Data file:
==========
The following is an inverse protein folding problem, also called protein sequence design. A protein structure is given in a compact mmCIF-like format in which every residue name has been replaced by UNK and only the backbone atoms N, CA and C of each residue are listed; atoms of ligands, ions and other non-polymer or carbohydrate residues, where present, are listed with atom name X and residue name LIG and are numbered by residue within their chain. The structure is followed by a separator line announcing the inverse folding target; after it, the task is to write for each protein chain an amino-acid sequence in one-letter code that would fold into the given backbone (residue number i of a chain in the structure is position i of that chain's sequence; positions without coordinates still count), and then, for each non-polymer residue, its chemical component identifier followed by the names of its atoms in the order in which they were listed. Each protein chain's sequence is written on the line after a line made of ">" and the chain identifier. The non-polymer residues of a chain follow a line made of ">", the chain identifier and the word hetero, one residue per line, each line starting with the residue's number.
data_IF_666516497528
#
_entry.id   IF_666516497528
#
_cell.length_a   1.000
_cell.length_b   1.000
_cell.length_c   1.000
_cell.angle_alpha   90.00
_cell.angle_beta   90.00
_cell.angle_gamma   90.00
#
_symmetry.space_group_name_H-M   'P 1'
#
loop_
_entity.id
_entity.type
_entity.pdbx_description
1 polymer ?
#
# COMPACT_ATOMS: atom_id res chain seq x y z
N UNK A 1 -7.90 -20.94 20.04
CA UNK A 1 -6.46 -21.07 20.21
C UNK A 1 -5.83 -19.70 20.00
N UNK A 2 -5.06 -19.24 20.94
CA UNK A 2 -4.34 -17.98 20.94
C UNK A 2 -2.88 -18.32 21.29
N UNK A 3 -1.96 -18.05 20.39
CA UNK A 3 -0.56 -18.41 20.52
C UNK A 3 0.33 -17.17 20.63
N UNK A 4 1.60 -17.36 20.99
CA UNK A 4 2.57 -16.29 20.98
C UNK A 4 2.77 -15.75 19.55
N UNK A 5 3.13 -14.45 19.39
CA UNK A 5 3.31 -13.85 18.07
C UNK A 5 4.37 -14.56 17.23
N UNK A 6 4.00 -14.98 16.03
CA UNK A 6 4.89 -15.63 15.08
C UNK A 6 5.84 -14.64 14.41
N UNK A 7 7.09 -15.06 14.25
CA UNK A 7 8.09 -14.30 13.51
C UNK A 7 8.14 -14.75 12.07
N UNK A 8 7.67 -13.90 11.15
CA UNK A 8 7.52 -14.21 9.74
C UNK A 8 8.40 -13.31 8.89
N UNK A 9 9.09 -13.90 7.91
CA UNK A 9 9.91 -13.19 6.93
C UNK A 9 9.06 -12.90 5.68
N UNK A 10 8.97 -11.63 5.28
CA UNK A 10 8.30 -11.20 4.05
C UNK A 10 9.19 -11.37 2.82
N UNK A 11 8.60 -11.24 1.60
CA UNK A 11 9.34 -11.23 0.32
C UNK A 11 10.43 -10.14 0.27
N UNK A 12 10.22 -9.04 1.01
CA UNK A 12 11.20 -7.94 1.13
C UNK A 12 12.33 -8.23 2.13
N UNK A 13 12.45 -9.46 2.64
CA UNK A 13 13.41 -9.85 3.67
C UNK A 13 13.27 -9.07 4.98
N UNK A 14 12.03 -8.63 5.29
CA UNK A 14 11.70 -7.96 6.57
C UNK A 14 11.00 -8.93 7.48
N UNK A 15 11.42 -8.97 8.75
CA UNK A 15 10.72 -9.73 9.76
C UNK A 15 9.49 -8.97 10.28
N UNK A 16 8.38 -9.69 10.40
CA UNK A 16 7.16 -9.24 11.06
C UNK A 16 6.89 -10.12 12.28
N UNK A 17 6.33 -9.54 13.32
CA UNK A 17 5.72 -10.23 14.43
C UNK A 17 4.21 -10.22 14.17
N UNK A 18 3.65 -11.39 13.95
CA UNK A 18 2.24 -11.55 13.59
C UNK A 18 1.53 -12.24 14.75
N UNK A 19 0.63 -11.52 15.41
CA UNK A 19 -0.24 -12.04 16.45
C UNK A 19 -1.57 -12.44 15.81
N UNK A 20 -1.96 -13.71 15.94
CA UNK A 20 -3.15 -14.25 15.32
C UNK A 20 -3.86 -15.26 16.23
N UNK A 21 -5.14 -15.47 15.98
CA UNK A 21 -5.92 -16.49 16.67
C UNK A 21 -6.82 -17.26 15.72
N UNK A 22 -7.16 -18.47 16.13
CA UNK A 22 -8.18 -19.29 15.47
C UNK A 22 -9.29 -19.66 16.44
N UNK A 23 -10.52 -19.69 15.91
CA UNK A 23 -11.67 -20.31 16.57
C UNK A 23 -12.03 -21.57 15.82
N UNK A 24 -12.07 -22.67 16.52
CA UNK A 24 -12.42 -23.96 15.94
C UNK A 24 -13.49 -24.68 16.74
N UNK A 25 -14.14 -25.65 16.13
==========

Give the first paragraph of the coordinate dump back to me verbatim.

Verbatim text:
The following is an inverse protein folding problem, also called protein sequence design. A protein structure is given in a compact mmCIF-like format in which every residue name has been replaced by UNK and only the backbone atoms N, CA and C of each residue are listed; atoms of ligands, ions and other non-polymer or carbohydrate residues, where present, are listed with atom name X and residue name LIG and are numbered by residue within their chain. The structure is followed by a separator line announcing the inverse folding target; after it, the task is to write for each protein chain an amino-acid sequence in one-letter code that would fold into the given backbone (residue number i of a chain in the structure is position i of that chain's sequence; positions without coordinates still count), and then, for each non-polymer residue, its chemical component identifier followed by the names of its atoms in the order in which they were listed. Each protein chain's sequence is written on the line after a line made of ">" and the chain identifier. The non-polymer residues of a chain follow a line made of ">", the chain identifier and the word hetero, one residue per line, each line starting with the residue's number.